For green technology, look to the market
The only feasible solution to climate change is technology. We just won’t change our lifestyles based on the abstract threat of climate change. But the technology isn’t there yet. We don’t have all the pieces we need to live the green version of our current lifestyle.
Our lives are driven by energy. It makes our cars move and our planes fly, it creates our fertiliser and harvests our crops. It keeps us warm in winter and cool in summer. Capturing energy and applying it to our problems is the defining story of the industrial revolution, and the reason so many people live in relative comfort today.
Energy is also the reason we’re in such a pickle. We’re extracting it from the ground and releasing CO2 in the process. The CO2 in the atmosphere is rising and it’s causing all sorts of problems.
The big issue though? We’re addicted. Nobody (including me and you) will change our lifestyles significantly in the face of the abstract threat of climate change. It happens too slowly, too far away. The cause and effect isn’t obvious. It’s not the kind of threat we’re wired to react to.
So the answer basically has to be technology. The best way to drive technological development is widespread adoption and the money it brings. To advance, technology needs a business model.
If we’re to fix this problem, we should be using our best tool to drive technology development. The market.
Two Kinds of Technology
It comes down to 2 things.
- Reducing the energy we use
- Changing where it comes from
We need to do both until we’re completely rid of fossil fuels.
Reducing energy use means more efficient technologies and more careful usage. We’ve got all the ingredients to make more efficient cars and houses. Cars with low rolling resistance and more aerodynamic shapes. Airtight houses with insulated walls and ceilings. We’ve also got everything we need to use energy more carefully. Smart thermostats only heating occupied rooms. Turning off lights in offices overnight. We just need to find the right incentives to get people to use them.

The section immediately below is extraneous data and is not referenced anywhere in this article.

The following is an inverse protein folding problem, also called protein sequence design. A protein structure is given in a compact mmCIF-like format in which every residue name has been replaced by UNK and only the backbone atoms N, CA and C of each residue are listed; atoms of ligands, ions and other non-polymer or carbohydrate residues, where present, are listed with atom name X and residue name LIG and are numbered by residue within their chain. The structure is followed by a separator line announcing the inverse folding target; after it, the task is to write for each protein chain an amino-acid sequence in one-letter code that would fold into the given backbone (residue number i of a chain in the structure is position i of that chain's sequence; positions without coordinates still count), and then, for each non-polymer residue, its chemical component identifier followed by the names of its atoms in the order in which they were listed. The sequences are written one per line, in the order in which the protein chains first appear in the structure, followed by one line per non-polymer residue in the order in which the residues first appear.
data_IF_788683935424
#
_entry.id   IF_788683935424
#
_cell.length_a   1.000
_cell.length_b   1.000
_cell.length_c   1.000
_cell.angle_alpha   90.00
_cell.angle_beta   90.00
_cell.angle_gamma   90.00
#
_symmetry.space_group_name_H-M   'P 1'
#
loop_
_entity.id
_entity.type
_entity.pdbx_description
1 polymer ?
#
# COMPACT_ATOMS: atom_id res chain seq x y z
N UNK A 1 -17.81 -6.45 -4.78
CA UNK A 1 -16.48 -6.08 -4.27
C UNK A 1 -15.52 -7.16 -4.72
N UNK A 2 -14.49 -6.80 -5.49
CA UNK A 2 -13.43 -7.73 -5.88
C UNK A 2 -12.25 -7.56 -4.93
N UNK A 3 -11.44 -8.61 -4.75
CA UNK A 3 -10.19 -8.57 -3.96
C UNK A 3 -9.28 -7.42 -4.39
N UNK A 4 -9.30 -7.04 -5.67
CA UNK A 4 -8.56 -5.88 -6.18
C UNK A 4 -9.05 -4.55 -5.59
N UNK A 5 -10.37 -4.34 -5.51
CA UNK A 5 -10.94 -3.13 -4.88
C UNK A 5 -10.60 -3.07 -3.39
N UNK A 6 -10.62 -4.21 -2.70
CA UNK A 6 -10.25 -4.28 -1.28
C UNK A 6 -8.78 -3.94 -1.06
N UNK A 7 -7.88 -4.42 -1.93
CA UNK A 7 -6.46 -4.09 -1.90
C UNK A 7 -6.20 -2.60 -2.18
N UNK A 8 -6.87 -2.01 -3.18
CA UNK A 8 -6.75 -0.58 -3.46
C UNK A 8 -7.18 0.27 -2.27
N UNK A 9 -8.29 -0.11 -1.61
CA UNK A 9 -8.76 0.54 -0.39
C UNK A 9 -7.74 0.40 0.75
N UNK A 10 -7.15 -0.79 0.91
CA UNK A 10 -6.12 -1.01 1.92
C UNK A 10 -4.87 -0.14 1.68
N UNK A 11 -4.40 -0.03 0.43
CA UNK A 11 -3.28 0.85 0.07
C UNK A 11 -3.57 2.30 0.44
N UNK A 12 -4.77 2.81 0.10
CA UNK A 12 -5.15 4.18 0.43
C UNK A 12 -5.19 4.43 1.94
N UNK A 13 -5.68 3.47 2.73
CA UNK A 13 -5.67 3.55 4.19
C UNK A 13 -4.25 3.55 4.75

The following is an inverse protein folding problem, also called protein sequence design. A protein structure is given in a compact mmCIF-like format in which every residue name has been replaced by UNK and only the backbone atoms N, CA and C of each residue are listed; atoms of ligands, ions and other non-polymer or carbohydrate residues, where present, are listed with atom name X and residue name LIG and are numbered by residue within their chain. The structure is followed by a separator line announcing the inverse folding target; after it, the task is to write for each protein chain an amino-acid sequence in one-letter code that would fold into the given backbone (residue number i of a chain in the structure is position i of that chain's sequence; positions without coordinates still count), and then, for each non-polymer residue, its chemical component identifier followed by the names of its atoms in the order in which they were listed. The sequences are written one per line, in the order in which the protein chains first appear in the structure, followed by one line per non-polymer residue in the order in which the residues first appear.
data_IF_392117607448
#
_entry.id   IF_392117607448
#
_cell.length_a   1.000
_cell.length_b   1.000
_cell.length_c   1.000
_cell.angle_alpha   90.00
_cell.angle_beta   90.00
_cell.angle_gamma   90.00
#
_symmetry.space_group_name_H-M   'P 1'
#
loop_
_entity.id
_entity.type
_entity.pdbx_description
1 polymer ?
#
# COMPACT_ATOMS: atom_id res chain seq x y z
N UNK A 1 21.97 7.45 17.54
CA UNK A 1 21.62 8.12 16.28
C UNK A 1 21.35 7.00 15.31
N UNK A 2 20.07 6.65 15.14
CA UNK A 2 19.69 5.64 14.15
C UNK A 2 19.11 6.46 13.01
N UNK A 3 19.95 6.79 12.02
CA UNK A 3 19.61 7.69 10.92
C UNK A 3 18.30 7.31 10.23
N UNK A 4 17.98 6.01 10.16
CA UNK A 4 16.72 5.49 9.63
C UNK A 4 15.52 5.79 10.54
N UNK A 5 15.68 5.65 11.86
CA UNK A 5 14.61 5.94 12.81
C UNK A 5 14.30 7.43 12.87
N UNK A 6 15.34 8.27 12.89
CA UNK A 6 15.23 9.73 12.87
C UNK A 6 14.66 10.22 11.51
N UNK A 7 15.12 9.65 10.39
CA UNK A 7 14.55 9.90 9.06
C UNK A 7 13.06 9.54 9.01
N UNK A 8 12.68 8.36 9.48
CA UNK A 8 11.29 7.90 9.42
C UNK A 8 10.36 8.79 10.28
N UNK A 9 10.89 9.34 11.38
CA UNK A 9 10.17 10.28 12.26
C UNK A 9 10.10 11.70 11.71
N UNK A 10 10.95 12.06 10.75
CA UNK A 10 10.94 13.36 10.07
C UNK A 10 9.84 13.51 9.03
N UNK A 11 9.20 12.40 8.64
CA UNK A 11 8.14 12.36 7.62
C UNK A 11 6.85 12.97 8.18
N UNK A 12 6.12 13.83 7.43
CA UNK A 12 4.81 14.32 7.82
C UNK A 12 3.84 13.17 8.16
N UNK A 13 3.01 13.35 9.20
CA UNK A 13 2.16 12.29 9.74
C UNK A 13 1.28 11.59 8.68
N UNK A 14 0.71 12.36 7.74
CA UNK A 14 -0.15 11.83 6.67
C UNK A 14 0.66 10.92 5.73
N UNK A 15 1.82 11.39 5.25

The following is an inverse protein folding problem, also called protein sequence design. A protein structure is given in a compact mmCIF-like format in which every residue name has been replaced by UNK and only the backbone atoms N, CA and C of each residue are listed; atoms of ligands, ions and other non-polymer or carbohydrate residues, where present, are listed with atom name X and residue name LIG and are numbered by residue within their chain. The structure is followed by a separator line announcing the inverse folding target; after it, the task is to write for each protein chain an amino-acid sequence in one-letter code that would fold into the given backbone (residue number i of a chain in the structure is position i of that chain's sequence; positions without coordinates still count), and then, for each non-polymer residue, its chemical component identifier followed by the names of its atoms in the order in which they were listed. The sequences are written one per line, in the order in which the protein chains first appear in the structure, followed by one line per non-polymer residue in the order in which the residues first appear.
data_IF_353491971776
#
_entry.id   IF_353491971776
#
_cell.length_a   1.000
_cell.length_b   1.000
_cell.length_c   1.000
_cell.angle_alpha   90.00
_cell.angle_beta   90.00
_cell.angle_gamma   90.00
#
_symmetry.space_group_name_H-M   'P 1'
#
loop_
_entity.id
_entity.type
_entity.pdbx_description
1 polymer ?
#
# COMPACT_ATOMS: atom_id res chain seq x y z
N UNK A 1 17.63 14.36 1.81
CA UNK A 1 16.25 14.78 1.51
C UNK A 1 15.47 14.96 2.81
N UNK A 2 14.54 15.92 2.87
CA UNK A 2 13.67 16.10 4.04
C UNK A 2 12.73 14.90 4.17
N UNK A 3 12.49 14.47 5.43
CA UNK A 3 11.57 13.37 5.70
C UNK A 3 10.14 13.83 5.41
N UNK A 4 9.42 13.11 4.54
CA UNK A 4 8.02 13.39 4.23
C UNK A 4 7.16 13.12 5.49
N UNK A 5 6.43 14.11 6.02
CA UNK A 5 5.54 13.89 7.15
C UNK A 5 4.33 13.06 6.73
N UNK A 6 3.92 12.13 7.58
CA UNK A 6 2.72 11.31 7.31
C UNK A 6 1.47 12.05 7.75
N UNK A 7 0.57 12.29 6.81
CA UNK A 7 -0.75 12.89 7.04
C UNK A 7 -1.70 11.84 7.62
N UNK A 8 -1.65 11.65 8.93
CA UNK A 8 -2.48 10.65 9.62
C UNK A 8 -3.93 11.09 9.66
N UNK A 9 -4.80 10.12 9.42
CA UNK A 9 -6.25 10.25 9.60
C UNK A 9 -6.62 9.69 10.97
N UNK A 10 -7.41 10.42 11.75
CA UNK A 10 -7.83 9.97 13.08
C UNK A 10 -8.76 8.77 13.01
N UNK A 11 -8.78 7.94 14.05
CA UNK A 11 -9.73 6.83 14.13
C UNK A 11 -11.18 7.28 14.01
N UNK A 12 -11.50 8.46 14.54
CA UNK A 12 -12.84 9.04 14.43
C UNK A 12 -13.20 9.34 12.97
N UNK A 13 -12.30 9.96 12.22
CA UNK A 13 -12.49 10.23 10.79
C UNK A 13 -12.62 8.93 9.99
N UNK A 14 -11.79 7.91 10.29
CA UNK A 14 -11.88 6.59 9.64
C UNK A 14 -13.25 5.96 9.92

Changing where energy comes from means building renewables and storage. These have to be built together, as to avoid blackouts we need to be able to control exactly how much electricity is generated at all hours of the day. That’s not possible with just renewables (which can only generate electricity when conditions are right).
Renewables under favourable conditions are very cost effective, but renewables combined with energy storage still has some way to go before it is cost competitive with fossil fuels - which are inherently a type of energy storage.
Look to the Market
We captured energy to enable the industrial revolution, but it was the market that decided what technologies would succeed. Capitalism is our most powerful tool for getting independent groups of people solving problems. When something is successful on the market, money flows its way, driving innovation and efficiency. The market rewards things which improve peoples lives. Just take computers - probably the most complex machines humans have ever developed. The rapid pace of development can be attributed almost entirely to the huge cash rewards of sucess in the market.
Technology development follows a cycle. Low cost research and development finds a promising technology. A small initial use case which can bear the high cost drives the development of the first few generations. As the price falls, the appeal spreads. A bigger market means more money - other companies become interested and competition grows. The area of innovation switches from the technology itself to manufacturing improvement and prices fall rapidly. Eventually the technology is widespread, ubiquitous and dirt cheap. It becomes a commodity.